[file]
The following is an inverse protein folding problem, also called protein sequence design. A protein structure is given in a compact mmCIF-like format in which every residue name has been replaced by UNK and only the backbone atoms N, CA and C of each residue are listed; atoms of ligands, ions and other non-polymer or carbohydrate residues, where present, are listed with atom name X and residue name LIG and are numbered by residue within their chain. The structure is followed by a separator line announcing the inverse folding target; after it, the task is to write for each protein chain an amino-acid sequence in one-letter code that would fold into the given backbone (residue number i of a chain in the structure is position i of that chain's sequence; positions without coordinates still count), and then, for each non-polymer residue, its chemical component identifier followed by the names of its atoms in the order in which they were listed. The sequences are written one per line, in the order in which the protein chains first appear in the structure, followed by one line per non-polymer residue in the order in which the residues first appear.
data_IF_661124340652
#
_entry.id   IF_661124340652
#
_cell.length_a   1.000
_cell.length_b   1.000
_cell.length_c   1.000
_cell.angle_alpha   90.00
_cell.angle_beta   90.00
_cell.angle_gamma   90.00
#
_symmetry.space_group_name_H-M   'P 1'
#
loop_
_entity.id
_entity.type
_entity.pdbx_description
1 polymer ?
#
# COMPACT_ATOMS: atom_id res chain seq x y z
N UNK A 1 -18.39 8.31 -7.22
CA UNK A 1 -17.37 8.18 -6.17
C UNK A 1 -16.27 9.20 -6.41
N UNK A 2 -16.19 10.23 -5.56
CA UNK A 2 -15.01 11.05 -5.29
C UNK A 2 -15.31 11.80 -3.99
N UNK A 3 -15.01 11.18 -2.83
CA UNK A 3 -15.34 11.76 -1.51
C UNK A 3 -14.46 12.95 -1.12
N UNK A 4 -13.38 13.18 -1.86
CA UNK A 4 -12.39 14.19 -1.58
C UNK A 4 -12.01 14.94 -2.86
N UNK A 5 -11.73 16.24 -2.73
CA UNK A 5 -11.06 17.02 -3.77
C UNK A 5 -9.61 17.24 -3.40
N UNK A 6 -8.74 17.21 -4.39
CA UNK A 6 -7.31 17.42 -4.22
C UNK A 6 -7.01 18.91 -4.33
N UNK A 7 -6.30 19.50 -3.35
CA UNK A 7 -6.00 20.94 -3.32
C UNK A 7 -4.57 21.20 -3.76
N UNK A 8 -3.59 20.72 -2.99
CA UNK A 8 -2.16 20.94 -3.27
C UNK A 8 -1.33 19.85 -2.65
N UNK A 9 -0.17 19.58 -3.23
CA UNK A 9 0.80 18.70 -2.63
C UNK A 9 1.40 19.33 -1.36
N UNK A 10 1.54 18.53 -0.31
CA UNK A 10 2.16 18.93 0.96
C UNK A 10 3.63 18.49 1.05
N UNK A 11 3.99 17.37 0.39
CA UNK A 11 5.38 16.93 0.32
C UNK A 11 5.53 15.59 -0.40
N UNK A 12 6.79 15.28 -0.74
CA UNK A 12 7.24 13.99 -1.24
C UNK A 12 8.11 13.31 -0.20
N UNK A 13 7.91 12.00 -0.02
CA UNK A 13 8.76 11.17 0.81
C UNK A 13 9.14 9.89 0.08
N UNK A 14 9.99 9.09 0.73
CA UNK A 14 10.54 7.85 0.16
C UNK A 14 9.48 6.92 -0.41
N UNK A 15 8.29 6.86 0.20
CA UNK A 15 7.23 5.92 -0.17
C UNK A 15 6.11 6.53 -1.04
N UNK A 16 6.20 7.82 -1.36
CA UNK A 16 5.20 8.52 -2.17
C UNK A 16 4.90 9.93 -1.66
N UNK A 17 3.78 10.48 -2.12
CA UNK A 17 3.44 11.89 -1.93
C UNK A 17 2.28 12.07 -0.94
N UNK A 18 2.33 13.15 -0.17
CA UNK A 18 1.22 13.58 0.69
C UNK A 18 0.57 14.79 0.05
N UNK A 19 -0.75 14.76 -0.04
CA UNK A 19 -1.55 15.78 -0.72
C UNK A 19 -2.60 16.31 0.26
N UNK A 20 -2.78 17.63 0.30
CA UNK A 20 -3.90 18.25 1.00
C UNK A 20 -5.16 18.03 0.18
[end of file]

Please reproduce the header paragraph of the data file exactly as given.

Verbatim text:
The following is an inverse protein folding problem, also called protein sequence design. A protein structure is given in a compact mmCIF-like format in which every residue name has been replaced by UNK and only the backbone atoms N, CA and C of each residue are listed; atoms of ligands, ions and other non-polymer or carbohydrate residues, where present, are listed with atom name X and residue name LIG and are numbered by residue within their chain. The structure is followed by a separator line announcing the inverse folding target; after it, the task is to write for each protein chain an amino-acid sequence in one-letter code that would fold into the given backbone (residue number i of a chain in the structure is position i of that chain's sequence; positions without coordinates still count), and then, for each non-polymer residue, its chemical component identifier followed by the names of its atoms in the order in which they were listed. The sequences are written one per line, in the order in which the protein chains first appear in the structure, followed by one line per non-polymer residue in the order in which the residues first appear.